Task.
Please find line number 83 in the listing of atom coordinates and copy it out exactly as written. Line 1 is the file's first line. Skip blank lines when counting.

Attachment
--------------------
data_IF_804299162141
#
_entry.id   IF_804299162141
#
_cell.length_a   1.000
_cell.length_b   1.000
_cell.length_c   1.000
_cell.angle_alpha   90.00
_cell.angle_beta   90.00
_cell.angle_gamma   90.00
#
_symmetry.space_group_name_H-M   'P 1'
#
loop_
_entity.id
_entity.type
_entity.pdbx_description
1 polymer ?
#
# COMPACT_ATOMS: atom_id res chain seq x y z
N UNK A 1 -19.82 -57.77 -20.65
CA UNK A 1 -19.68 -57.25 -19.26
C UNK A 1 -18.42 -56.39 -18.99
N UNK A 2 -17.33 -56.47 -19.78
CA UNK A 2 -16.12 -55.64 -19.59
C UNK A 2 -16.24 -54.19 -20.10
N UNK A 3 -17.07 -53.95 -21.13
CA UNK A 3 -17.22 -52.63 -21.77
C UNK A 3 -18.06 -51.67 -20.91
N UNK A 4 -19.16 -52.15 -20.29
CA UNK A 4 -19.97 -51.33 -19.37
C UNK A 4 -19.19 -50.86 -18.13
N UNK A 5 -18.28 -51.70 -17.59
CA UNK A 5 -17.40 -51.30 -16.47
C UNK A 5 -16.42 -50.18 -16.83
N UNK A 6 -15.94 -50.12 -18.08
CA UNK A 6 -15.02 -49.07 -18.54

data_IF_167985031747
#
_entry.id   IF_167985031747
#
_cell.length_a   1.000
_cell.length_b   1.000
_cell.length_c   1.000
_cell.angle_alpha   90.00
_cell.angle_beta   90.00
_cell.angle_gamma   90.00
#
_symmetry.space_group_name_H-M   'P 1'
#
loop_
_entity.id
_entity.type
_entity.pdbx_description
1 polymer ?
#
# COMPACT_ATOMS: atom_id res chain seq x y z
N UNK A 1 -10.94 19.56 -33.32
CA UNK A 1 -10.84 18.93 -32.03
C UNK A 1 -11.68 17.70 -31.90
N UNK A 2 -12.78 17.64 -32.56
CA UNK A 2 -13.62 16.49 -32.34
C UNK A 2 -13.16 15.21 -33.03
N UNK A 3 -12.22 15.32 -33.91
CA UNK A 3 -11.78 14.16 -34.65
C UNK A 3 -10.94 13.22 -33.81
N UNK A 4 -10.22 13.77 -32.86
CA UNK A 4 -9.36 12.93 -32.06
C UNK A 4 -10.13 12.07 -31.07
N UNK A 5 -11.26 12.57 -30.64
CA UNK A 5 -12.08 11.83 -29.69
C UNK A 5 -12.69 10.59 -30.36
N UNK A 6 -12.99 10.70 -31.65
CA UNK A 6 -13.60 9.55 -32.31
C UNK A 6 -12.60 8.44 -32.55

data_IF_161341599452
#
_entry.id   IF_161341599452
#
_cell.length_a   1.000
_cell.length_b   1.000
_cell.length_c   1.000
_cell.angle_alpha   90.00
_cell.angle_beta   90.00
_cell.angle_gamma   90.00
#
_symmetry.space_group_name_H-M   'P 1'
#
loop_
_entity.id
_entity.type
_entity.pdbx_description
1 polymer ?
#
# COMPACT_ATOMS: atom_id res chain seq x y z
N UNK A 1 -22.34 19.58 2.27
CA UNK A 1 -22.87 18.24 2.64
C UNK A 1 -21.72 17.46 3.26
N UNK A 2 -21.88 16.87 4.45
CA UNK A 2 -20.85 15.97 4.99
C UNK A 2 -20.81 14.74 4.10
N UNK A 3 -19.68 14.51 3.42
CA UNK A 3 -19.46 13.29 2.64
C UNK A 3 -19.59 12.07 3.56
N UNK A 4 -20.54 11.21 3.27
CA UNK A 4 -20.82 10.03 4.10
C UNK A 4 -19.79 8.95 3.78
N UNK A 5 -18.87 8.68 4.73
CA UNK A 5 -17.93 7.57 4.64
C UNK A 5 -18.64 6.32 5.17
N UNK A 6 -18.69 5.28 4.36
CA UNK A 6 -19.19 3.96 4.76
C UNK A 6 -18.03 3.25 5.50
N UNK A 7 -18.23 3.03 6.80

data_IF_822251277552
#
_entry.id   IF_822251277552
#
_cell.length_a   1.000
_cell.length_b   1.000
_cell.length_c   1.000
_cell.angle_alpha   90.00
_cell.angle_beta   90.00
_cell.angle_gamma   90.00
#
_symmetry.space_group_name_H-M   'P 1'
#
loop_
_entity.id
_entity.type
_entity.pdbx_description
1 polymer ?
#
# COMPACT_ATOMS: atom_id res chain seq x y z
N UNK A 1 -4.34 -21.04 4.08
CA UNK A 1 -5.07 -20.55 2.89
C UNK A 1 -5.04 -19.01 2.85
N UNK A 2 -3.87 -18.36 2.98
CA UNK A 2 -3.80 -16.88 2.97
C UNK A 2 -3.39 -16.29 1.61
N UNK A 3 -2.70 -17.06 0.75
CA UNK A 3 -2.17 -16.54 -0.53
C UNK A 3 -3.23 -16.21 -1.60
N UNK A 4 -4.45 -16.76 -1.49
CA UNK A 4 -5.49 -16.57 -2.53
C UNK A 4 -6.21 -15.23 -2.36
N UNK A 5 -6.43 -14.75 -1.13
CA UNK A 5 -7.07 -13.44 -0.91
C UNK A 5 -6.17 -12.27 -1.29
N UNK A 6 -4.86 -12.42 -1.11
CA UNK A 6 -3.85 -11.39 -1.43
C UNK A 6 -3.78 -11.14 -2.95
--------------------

_cell.angle_alpha   90.00